Sulforaphane is one of the primary substances in cruciferous veggies, and it is this that makes them smelly, as well as conferring an anti-cancer effect. Sulforaphane increases the liver’s detoxification enzymes that provide protection from cell mutations, cancer and a whole host of other harmful conditions that these toxins are involved in.
Although I personally am about 95% raw, I do cook my broccoli for two or three minutes, though not to a boil. Compared to slightly steamed broccoli, raw broccoli actually gives you a diminished amount of sulforaphane. There is a heat-sensitive protein—epithiospecifier—that is in love with destroying sulforaphane. So slight cooking is important in order to eliminate this protein, and enables the broccoli to retain the enzyme myrosinase, which then converts to sulforaphane.
Word of caution: This salt does not have iodine (but, neither does Himalayan Pink Salt). Most of us are deficient in iodine. With Himalayan Salt, we can’t count on replenishing our deficient iodine reserves through our salt intake. If you buy regular store-bought salt, you will see that the container says it has iodine. If we start using a more beneficial salt, because it is actually a whole food, with important and necessary constituents for our body, then, most of us will benefit from taking iodine supplementation.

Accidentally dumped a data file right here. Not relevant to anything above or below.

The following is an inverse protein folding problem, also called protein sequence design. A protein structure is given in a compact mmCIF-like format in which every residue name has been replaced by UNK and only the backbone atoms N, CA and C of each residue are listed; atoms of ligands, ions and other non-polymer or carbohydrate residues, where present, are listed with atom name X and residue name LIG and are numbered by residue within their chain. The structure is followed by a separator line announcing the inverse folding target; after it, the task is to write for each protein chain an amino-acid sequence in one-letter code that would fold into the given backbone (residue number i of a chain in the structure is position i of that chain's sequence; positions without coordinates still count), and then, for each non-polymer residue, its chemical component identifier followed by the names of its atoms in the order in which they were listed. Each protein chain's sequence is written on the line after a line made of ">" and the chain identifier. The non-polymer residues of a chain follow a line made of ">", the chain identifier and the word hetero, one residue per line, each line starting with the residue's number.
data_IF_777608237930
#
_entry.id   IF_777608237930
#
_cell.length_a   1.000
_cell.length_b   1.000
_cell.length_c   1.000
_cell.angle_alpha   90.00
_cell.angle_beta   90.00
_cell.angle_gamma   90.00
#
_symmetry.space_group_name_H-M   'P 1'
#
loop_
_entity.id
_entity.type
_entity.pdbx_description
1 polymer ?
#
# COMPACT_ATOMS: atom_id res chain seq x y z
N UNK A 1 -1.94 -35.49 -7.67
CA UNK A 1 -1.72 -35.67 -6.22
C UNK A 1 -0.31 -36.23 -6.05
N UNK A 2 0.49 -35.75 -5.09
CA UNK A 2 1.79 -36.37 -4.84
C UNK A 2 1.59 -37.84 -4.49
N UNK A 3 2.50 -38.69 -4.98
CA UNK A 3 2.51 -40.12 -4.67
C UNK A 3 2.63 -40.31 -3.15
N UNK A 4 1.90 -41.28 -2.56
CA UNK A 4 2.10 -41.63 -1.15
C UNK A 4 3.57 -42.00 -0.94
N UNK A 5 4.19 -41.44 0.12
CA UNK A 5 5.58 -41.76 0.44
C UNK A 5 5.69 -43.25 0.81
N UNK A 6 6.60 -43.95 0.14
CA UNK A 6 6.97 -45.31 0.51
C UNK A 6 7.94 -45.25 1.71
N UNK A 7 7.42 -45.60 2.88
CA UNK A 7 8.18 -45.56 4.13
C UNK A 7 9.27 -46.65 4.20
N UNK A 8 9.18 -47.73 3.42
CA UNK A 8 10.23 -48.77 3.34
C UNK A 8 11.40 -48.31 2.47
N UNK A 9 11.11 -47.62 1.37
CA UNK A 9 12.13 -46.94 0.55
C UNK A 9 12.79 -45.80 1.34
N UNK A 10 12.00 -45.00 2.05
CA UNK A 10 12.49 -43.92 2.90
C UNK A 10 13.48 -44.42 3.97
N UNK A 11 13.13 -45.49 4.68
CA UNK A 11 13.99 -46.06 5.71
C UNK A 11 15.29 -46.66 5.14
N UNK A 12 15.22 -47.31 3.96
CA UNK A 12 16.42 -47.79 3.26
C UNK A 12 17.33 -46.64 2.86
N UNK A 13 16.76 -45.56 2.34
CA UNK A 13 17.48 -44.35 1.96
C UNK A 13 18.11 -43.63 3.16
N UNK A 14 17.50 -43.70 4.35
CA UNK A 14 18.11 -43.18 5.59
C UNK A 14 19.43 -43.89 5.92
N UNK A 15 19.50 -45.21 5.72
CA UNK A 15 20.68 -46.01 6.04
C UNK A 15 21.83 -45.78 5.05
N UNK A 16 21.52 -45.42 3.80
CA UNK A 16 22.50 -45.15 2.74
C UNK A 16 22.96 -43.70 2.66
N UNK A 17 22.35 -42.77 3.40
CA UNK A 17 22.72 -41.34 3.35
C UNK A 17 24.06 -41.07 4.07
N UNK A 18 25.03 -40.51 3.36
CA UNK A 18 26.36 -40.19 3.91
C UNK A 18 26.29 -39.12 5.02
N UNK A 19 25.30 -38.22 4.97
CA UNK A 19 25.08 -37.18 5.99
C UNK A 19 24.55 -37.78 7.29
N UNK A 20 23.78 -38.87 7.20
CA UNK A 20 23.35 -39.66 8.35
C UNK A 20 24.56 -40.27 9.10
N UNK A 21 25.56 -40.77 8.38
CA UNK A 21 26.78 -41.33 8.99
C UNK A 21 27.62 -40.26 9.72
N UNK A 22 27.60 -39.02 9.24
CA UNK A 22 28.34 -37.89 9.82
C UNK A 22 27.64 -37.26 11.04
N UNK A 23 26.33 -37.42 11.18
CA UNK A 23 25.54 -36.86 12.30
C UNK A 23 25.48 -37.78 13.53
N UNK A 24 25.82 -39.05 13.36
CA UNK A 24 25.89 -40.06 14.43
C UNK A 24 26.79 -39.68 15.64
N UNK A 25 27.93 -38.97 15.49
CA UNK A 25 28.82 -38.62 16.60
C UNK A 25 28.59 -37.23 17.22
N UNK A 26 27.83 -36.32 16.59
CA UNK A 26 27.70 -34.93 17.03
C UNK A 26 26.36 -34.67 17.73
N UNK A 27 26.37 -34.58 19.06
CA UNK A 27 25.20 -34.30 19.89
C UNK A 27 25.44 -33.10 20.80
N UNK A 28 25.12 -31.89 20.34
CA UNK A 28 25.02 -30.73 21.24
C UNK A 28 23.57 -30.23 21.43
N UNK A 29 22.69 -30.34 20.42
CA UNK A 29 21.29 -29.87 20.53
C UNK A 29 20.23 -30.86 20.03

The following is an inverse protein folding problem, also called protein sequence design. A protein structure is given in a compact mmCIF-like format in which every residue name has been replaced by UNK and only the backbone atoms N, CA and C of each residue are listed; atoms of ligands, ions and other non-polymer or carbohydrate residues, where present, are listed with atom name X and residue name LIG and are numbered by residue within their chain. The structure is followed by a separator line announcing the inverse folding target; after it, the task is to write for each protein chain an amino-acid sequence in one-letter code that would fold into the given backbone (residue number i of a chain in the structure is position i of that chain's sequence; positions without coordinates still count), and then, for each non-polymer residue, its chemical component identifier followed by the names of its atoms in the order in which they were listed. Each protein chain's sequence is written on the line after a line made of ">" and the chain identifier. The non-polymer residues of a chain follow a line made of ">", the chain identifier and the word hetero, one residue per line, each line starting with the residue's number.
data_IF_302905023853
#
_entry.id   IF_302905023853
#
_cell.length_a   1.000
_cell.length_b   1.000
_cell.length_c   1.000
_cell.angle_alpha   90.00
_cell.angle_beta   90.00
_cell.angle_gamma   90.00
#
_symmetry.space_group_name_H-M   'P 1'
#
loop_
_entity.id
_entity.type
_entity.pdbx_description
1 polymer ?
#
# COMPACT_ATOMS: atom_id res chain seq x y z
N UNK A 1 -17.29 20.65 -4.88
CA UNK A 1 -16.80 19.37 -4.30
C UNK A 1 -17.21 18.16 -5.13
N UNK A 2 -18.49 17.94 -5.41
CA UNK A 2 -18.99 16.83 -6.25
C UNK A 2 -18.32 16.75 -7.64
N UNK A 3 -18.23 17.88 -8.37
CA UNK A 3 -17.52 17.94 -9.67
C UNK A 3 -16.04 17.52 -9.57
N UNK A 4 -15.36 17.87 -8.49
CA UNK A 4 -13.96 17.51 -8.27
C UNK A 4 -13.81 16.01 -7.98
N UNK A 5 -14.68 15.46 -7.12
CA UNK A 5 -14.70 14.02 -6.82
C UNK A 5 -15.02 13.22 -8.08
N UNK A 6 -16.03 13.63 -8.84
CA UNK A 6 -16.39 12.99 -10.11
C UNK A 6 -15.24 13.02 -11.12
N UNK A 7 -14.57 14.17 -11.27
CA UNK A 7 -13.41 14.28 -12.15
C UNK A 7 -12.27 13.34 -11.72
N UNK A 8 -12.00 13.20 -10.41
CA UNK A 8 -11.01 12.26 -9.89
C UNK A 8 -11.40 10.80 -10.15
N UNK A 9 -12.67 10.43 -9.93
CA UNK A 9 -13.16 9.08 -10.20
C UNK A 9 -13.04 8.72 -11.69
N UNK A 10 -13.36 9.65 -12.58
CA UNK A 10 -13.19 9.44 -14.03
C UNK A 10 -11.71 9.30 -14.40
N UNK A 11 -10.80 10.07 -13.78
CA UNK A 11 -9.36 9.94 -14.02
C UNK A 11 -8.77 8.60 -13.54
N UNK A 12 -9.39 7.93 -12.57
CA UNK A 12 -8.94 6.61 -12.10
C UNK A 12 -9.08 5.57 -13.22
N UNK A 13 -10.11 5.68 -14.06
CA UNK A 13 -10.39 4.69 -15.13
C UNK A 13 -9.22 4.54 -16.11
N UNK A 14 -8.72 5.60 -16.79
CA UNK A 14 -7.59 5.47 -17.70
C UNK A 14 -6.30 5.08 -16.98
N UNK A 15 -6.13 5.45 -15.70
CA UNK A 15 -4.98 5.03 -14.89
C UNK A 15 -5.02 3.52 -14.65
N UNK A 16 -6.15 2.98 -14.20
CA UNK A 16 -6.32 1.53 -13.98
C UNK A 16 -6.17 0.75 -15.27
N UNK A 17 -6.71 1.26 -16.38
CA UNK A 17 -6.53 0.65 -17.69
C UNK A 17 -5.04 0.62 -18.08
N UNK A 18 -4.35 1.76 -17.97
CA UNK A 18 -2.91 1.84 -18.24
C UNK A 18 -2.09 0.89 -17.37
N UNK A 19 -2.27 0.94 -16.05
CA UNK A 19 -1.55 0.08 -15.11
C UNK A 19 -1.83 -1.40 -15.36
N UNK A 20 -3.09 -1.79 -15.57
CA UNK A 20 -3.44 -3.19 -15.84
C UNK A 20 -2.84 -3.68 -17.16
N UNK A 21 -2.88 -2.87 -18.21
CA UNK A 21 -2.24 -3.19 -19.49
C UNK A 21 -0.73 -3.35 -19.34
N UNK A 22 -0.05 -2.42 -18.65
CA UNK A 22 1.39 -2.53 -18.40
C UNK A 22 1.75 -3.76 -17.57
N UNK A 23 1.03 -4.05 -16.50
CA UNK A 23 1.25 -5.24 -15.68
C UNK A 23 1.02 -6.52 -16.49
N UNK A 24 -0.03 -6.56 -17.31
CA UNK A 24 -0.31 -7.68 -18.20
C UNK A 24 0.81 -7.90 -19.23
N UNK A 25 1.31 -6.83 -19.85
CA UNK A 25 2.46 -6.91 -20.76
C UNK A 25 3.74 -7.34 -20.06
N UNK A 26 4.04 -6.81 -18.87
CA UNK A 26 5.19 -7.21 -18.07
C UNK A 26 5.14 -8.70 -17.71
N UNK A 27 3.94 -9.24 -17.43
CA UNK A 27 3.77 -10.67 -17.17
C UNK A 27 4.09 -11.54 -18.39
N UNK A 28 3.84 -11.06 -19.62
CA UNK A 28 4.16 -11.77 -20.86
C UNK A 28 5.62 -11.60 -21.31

Jane G. Goldberg, Ph.D. has been a practicing psychoanalyst for over 45 years, and is one of the nation’s leading authorities in the fields of psychological oncology and mind/body health. She is the founder of three holistic spas and wellness centers, including New York City’s first, since 1993, La Casa Spa & Wellness Center. Her holistic center, in he rain forest of Puerto Rico, has undergone extensive renovation, and will be open in the Fall of 2017. Dr. Godberg is a prolific writer in the fields of psychoanalysis and holistic health, having published numerous scholarly articles and authored eight published books, including her latest, My Mother, My Daughter, My Self. She is a frequent speaker at conventions and conferences nationwide, both professional and lay. In addition, she is often called as a guest on television and radio. Dr. Goldberg is a mother, as well as an avid runner, yoga practitioner, swimmer and holds a Black Belt in Tae Kwon Do.
Erin Elizabeth is a long time activist with a passion for the healing arts, working in that arena for a quarter century. Her site HealthNutNews.com is less than 2 years old but has already cracked the top 20 Natural Health sites worldwide. She is an author, public speaker, and has recently done some TV and film programs for some of her original work which have attracted international media coverage. You can get Erin’s free e-book here and also watch a short documentary on how she overcame vaccine injuries, Lyme disease, significant weight gain, and more. Follow Erin on Facebook, Twitter, and Instagram.
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Disclaimer: This article is not intended to provide medical advice, diagnosis or treatment.